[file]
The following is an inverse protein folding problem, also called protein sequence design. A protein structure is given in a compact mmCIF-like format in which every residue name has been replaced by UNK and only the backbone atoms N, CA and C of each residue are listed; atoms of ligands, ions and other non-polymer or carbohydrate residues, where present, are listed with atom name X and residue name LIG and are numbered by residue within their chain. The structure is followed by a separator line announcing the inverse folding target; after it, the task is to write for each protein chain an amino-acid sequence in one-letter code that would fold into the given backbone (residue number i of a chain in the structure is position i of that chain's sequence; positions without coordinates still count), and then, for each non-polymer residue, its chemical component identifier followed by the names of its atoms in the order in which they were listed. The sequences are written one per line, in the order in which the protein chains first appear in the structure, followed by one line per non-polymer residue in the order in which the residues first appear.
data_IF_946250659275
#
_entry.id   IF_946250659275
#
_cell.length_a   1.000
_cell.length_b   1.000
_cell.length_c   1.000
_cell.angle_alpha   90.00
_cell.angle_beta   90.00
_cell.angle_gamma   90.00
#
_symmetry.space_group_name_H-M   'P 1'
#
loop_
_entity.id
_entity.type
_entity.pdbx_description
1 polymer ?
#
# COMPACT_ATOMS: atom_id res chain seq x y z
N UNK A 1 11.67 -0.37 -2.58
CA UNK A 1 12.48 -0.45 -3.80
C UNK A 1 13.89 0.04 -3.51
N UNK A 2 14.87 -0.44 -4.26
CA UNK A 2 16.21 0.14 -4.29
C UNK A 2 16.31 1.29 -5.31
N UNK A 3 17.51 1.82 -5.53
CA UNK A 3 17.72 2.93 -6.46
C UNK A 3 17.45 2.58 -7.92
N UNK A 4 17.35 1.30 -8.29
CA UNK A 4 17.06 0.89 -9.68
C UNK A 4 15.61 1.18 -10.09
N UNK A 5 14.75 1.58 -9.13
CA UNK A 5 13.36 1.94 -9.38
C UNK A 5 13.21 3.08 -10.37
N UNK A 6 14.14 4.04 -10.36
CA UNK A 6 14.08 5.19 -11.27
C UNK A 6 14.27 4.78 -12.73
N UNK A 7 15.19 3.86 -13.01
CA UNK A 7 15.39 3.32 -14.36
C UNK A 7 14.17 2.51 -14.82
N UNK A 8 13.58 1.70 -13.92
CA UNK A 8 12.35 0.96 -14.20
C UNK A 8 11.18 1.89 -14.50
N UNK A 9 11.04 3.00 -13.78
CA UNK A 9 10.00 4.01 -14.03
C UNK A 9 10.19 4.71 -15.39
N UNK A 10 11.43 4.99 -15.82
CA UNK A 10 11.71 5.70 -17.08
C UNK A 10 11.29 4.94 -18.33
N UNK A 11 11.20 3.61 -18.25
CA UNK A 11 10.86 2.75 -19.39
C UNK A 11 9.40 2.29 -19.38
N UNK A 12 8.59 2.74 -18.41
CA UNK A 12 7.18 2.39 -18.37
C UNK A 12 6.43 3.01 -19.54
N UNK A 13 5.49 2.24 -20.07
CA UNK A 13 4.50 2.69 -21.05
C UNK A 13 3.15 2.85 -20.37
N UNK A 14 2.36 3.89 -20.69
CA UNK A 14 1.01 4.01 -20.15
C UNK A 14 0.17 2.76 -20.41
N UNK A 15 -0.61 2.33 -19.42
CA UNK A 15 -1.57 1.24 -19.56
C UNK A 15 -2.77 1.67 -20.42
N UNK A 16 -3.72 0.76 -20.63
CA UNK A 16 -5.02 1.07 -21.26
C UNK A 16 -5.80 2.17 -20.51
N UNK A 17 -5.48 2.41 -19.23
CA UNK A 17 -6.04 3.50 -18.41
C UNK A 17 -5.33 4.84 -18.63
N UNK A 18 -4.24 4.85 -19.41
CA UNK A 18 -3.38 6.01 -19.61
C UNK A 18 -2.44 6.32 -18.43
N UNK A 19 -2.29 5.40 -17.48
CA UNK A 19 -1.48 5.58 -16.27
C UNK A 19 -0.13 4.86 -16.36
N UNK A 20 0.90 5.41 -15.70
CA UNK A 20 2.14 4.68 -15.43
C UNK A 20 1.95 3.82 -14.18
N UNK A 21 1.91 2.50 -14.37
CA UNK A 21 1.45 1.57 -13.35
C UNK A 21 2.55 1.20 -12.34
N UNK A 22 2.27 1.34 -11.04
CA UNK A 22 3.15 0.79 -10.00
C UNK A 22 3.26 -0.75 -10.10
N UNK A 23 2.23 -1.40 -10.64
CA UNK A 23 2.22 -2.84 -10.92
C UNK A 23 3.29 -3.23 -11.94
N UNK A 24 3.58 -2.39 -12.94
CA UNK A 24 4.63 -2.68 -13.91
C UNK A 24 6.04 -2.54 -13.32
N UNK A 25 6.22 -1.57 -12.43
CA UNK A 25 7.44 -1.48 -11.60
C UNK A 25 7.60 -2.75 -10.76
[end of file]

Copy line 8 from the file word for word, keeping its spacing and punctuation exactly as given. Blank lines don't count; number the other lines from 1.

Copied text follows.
_cell.length_c   1.000